During this time, there was a small group of women, who were older than me and were doing activism in my town. I joined them, and we would show slaughterhouse footage to people on the streets, we protested circuses and much more. That group of women really helped me become the activist I am today. They helped me realize that I don’t only want to live by my convictions, but that I want to be an advocate and help expose what happens to animals to the public.

Tell us about your work prior to founding Encompass.
During college, I did a lot of grassroots advocacy. I’ve worked on racial equity, reproductive justice, and fighting police brutality. I was actually living in Oakland when Oscar Grant was killed by a white police officer and that impacted me deeply. I became active around that issue in my community.

My first real job was at the Physicians Committee for Responsible Medicine and I was there a little over seven years working on issues related to animal experimentation. This work focused primarily on fighting for animals used in regulatory tests which are toxicological tests for a range of products, from pesticides, cosmetics and chemicals. We worked hard to ensure language was placed in that bill which required the chemical industry to minimize animal testing whenever possible. Our goal was to get language in there that said, if a non-animal testing method is available, it must be used instead of an animal. We were successful in getting that language in the law, which is called the Toxic Substances Control Act. And I was actually invited by President Obama’s White House to watch him sign that bill into law, which will save many millions of animals over the course of time.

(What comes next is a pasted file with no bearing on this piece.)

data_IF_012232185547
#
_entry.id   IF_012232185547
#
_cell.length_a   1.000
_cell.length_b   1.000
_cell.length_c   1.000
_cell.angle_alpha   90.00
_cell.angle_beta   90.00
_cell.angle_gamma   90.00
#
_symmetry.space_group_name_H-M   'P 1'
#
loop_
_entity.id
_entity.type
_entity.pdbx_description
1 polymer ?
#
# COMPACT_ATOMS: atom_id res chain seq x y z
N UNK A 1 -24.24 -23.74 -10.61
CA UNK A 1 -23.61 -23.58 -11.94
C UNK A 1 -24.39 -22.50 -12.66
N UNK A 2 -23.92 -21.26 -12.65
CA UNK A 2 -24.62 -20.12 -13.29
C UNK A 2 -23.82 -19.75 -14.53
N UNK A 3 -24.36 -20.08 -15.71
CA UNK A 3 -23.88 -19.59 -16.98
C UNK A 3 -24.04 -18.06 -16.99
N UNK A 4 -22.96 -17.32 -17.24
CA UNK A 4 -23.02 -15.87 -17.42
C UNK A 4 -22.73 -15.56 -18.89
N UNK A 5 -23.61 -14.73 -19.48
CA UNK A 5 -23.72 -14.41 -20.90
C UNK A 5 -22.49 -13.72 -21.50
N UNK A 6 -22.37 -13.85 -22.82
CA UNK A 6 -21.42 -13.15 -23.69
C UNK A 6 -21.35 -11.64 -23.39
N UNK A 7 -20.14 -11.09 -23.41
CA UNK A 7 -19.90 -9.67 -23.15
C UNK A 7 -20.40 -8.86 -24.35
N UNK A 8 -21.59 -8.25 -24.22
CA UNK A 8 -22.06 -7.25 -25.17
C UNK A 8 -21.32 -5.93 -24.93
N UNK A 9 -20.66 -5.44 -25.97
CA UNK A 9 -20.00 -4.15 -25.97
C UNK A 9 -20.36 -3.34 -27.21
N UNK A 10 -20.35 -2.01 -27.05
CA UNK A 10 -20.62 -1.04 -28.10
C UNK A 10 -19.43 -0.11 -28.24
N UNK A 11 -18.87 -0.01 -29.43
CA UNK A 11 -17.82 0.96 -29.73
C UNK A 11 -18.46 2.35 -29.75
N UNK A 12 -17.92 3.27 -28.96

“I don’t believe that just because I was born human I have the moral authority to do with animals what I please.”

What was that experience like for you?
The whole process was quite tumultuous and difficult. Almost every day I thought we were going to fail. But I had this vision when I started, of the language we wanted included on an official document framed on my wall and I held onto that image. I really believe in visualization and manifesting what you believe. Every day even when things were tough, I literally had that picture in my head and I called back to it—and now I have that language framed on the wall in my family’s home in Kansas. It was truly one of the greatest honors and I will always be so proud to have been a part of that process.

What does animal rights mean to you?
In my heart of hearts, I am anti-speciesist which means I don’t believe that just because I was born human I have the moral authority to do with animals what I please. Being anti-speciesist is the core of my ideology.

Tell us about your journey as a vegan and how did you come to it?